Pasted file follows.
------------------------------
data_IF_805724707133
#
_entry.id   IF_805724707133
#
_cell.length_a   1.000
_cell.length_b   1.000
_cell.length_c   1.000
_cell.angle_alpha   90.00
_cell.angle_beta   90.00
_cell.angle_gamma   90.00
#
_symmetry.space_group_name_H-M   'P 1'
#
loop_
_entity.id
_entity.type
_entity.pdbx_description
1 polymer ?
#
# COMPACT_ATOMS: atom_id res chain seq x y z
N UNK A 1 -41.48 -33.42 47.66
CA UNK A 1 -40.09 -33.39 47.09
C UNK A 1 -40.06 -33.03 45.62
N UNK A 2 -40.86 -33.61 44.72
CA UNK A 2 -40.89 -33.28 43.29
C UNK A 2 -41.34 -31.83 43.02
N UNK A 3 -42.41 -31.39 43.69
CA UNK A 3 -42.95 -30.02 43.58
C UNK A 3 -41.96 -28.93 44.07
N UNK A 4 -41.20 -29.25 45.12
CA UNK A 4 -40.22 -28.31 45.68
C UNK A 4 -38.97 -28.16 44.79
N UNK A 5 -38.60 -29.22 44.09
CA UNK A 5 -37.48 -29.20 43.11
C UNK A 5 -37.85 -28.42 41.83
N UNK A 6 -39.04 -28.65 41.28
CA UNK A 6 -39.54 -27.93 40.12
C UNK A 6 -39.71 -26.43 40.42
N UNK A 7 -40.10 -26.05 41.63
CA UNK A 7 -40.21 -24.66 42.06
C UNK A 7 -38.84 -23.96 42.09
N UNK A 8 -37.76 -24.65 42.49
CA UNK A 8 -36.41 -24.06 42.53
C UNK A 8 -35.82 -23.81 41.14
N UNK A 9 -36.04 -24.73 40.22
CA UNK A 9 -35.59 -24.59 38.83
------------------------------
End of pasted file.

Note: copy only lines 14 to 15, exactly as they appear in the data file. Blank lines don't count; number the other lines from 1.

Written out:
loop_
_entity.id